The government has failed in an appeal against a decision which blocked its attempts to reduce solar subsidies.
The High Court case involved the government’s move to halve the payments made to households with solar panels, which it says are unsustainable.
Solar businesses and campaigners had warned thousands of jobs could be lost as a result of the move.
Under the feed-in tariffs programme, people in Britain with solar panels are paid for the electricity they generate.
The decision means the current tariff of just over 43p is likely to remain in place until 3 March.
The new tariff of 21p per kilowatt-hour, down from the current 43p, had been expected to come into effect from 1 April.
But in October, the government said it would be paid to anyone who installed their solar panels after 12 December, sparking anger from environmental groups and installers.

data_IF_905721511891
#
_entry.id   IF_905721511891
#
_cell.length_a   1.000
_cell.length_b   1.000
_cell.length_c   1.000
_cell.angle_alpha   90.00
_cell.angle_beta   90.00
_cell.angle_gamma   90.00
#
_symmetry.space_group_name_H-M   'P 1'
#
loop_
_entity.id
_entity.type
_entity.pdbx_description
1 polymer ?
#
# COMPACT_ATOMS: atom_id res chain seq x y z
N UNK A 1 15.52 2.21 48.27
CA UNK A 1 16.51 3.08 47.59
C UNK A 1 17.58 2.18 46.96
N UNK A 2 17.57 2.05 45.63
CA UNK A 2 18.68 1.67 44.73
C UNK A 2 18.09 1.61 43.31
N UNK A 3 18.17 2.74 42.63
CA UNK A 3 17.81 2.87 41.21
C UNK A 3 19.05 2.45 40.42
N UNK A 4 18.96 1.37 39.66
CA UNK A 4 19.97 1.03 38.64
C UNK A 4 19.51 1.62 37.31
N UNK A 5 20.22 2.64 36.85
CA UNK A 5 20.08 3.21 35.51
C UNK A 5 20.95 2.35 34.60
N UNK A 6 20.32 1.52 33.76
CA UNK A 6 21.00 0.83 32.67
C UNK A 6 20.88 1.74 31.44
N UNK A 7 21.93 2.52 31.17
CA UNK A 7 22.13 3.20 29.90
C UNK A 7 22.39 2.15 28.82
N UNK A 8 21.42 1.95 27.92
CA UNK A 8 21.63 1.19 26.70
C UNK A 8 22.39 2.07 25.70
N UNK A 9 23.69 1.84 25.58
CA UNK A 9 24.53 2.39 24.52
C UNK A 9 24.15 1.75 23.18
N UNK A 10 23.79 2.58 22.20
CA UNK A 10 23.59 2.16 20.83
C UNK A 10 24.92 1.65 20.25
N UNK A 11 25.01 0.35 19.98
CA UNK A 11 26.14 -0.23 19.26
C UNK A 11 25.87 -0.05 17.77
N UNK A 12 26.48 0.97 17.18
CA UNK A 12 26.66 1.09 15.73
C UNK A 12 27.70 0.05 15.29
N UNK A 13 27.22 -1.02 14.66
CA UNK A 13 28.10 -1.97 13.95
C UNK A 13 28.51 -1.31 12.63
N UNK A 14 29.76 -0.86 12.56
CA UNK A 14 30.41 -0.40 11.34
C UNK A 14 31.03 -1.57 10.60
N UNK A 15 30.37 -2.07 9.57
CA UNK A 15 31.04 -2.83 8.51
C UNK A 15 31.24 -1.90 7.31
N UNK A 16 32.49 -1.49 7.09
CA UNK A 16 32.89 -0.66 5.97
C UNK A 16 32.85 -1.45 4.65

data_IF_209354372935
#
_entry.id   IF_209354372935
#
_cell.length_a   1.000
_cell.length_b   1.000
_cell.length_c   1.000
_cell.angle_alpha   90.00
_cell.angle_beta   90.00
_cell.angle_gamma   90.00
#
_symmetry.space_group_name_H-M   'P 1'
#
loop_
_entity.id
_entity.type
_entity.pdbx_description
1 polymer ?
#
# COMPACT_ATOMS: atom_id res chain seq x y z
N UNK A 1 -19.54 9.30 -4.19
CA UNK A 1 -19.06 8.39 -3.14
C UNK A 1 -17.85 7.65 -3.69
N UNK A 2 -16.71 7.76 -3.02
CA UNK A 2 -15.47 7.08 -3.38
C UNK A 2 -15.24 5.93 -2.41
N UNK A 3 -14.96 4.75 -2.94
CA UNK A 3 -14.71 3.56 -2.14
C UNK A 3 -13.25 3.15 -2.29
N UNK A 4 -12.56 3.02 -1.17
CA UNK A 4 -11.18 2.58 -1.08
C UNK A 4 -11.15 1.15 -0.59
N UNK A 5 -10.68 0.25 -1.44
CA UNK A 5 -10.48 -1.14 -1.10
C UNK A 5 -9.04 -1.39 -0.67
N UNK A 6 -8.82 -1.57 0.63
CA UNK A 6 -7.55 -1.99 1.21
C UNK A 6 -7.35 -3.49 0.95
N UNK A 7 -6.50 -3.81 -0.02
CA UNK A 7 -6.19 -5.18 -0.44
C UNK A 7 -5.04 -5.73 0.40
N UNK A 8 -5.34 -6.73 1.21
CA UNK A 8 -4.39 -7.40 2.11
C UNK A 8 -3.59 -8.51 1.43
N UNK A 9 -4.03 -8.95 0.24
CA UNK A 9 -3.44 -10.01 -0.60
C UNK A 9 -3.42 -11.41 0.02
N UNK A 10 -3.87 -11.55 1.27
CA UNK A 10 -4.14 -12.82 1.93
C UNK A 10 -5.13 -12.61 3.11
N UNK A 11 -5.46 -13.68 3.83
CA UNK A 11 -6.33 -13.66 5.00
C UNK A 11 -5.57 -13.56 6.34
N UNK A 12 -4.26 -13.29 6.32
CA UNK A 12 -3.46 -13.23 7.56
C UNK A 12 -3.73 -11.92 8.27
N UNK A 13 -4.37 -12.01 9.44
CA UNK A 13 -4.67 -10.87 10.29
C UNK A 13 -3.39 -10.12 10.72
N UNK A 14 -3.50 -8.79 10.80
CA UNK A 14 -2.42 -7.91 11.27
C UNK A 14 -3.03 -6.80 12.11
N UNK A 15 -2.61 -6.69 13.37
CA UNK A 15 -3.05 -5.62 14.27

The tariff for surplus electricity exported to the national grid remains 3.1p per kilowatt-hour.
The government announced a consultation on the proposals, which closed on 23 December. The High Court ruled that changing the tariffs before the end of an official consultation period was “legally flawed”.
A DECC spokesperson said: “The Court of Appeal has upheld the High Court ruling on FITs. We are now considering our options.”